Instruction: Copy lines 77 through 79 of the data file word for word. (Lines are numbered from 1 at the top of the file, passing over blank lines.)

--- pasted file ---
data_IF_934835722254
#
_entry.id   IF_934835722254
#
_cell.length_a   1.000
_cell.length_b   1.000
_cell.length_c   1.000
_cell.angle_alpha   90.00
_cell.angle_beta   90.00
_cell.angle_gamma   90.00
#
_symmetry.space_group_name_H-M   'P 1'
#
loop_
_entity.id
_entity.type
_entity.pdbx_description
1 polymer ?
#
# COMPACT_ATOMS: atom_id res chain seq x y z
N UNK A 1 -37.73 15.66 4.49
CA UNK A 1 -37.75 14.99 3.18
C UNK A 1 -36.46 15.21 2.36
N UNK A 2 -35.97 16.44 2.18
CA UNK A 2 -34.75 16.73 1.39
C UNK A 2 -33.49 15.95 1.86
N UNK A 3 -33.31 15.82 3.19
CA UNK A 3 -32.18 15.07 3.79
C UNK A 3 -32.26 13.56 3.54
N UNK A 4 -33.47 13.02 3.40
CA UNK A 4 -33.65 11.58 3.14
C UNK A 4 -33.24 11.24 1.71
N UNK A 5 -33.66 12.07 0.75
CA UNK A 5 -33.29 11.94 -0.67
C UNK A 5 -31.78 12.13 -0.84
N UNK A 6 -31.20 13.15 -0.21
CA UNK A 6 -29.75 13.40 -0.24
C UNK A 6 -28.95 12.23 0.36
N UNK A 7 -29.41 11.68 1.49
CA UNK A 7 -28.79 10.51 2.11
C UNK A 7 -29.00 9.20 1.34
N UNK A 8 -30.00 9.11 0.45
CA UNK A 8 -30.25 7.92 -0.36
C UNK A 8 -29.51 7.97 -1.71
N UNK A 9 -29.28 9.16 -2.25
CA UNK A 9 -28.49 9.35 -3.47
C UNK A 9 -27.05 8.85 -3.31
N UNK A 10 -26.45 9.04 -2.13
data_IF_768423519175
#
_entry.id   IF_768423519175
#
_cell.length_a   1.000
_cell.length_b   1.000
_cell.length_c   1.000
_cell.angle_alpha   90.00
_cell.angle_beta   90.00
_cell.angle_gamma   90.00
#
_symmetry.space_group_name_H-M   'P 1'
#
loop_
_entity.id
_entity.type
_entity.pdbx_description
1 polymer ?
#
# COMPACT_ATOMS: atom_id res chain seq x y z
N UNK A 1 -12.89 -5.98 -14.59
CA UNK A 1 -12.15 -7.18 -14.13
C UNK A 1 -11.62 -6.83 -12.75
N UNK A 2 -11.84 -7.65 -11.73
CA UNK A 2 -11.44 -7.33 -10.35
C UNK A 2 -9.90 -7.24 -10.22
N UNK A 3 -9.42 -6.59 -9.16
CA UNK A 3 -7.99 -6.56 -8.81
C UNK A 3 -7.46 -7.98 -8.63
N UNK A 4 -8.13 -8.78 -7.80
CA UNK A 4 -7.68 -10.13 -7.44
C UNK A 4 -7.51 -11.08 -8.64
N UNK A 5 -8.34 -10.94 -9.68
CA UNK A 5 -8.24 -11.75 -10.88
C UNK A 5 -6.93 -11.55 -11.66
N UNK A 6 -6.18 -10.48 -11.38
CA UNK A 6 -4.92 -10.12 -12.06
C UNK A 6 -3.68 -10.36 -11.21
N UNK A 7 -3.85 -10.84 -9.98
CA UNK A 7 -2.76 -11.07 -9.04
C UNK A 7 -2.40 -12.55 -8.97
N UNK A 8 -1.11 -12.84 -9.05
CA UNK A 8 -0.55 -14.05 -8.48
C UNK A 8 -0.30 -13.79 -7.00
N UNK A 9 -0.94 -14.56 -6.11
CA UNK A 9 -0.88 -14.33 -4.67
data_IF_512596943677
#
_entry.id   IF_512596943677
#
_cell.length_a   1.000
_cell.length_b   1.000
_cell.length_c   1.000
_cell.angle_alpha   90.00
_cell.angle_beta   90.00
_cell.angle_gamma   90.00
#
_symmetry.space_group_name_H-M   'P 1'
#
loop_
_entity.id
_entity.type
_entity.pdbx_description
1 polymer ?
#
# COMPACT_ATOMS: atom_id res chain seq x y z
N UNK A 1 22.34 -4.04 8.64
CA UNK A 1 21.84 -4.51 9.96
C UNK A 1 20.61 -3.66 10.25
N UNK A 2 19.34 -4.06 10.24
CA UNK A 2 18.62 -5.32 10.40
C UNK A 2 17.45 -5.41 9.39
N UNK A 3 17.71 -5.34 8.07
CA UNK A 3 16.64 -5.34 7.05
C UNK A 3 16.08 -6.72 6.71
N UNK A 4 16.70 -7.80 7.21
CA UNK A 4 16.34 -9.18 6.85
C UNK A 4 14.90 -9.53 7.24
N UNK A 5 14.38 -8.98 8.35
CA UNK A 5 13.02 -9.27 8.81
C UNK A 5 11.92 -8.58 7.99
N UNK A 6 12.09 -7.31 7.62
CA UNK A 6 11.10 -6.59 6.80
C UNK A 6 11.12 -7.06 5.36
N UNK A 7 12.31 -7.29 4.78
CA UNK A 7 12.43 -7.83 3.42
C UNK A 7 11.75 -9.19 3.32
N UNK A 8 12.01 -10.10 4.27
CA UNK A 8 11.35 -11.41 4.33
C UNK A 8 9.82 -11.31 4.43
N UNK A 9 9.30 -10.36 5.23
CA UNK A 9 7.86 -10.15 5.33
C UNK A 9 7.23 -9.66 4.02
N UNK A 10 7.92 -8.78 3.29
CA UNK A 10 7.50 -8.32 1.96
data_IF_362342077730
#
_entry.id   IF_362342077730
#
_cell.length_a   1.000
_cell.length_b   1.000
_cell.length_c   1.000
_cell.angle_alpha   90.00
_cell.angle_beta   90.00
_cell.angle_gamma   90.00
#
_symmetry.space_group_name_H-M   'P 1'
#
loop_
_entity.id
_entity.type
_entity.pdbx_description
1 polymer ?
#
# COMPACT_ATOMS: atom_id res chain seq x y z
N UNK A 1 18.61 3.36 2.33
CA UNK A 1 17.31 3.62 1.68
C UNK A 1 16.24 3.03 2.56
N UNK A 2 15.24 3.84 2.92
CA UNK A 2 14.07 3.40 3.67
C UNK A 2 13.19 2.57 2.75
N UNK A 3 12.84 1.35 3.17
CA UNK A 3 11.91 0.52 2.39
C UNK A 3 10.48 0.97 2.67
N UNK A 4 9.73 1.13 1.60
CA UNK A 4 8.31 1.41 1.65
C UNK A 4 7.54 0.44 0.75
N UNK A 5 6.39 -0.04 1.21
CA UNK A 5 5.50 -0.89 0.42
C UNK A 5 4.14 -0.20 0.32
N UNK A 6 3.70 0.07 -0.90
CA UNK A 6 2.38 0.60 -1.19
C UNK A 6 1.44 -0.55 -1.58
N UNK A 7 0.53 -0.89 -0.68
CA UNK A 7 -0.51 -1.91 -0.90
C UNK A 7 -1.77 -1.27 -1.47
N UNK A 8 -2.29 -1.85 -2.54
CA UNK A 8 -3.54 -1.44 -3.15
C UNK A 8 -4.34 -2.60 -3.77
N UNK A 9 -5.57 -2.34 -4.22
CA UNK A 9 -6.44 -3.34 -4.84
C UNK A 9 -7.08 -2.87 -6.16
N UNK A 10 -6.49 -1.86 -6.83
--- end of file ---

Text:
C UNK A 3 -7.46 -7.98 -8.63
N UNK A 4 -8.13 -8.78 -7.80
CA UNK A 4 -7.68 -10.13 -7.44